The whole visor on a helmet being worn in the dark is crazy; but we must all suffer for fashion even in the dark with nobody but your critical buddies and judgemental inner voices around.

2800 up top


XS Lightset with 2800 Lumens. The battery is light (360g) and easy to store in my small Versa hip bag.


With previous hemet mounted lights I usually clipped the cable to the bottom helmet backing but this wasn't required with the XS.

Before I get into the lumens, the lenses, the batteries, and the rest of the tech, let my buddy the know-it-all 2 minute expert (ya like I have ever heard his mansplaining stop at 2 minutes) give all the everything you need to know about lights mansplanation

The three features of the Gloworm XS Lightset that appeal to me most are; the 2800 Lumens, the whopping 3 hours of runtime at maximum brightness, a battery that only weighs 360 grams, and the wireless remote. Let's start with lumens. I love lumens. When riding at night I want the most light I can get on my head and my handlebar. The 2800 alone is plenty for medium speed riding on all but the gnarliest trails in my usual ride network. When I attach the 1200 to the bars and throw on another bar light from my pile 'o lights, I get a lit forest that helps me ride at close to regular speed on all the trails I like to hit.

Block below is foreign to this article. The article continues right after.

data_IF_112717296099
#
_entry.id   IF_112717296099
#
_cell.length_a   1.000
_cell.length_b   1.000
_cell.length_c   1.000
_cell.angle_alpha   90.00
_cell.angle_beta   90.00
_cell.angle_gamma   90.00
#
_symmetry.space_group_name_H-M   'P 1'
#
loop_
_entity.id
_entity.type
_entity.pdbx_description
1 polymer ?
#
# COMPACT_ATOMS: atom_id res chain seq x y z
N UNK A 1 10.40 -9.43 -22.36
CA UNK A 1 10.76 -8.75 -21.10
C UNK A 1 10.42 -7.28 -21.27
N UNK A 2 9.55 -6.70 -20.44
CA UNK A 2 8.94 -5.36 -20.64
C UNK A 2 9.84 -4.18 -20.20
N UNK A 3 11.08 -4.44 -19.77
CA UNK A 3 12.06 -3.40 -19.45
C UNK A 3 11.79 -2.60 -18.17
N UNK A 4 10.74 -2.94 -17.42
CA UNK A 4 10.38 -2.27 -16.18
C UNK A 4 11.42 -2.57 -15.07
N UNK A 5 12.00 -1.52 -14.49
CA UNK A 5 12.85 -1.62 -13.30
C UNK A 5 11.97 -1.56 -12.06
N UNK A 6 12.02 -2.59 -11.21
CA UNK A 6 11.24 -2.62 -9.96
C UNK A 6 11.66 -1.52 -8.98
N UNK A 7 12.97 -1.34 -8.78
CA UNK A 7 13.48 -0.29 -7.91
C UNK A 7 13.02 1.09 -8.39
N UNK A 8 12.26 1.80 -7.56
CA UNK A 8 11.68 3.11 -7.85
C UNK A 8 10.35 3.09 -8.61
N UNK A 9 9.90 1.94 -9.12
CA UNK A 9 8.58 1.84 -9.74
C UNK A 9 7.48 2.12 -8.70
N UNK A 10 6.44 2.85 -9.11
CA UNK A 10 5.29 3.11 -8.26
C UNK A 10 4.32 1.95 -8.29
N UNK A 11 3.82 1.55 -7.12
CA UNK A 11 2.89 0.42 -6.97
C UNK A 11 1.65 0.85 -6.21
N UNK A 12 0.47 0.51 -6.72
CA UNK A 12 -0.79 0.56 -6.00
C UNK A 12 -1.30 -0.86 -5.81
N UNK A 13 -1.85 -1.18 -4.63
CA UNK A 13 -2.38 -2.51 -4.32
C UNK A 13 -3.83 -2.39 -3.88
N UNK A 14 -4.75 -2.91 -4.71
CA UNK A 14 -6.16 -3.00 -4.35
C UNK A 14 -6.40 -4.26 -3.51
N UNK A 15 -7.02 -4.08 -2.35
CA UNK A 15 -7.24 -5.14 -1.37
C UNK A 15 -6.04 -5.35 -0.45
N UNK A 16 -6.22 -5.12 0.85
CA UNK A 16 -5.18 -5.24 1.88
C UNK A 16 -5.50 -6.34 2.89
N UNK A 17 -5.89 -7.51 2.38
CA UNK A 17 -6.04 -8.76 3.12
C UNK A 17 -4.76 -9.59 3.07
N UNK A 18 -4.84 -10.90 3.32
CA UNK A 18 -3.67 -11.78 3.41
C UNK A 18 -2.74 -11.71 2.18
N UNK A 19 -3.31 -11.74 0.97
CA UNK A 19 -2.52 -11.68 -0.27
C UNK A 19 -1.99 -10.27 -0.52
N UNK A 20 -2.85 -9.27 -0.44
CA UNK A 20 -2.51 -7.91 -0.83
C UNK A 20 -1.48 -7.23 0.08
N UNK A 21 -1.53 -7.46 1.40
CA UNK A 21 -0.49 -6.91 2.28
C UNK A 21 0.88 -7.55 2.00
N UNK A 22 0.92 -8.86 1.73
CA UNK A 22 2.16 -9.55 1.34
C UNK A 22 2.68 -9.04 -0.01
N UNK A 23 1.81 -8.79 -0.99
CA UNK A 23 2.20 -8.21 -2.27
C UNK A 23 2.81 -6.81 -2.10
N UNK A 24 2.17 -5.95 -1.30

The battery is light, has a slim shape, and comes with a time remaining display. The fact that I can get 3 hours on max is perfect especially for short rides so I only need to worry about charging the battery every other ride. The security of knowing I have 3 hours runtime on max is one of the best features of this system. The closest I got to full battery capacity was on a ride when I went up for 20 minutes, built for 2 hours, and then rode out for 20 minutes.

The bar-mounted remote pairs easily and allows you to change modes and power on and off. Rather than having to fumble for those controls on the light itself, while wearing gloves, while fatigued, and sometimes alone and scared, the remote makes operation easy. The only issue I had was that I needed to pair the remote each time for it to work; not a big deal as it only takes about 10 seconds but it's another faff to add to the already extra faffs of night ride preparation faffing. Other features include customizable lens swapping, customizing beam pattern settings using the Gloworm app, CNC machined alloy for less breakage on wipeouts, waterproof to IP67 and the fast charging capability of the 10000 mAH Lithium battery.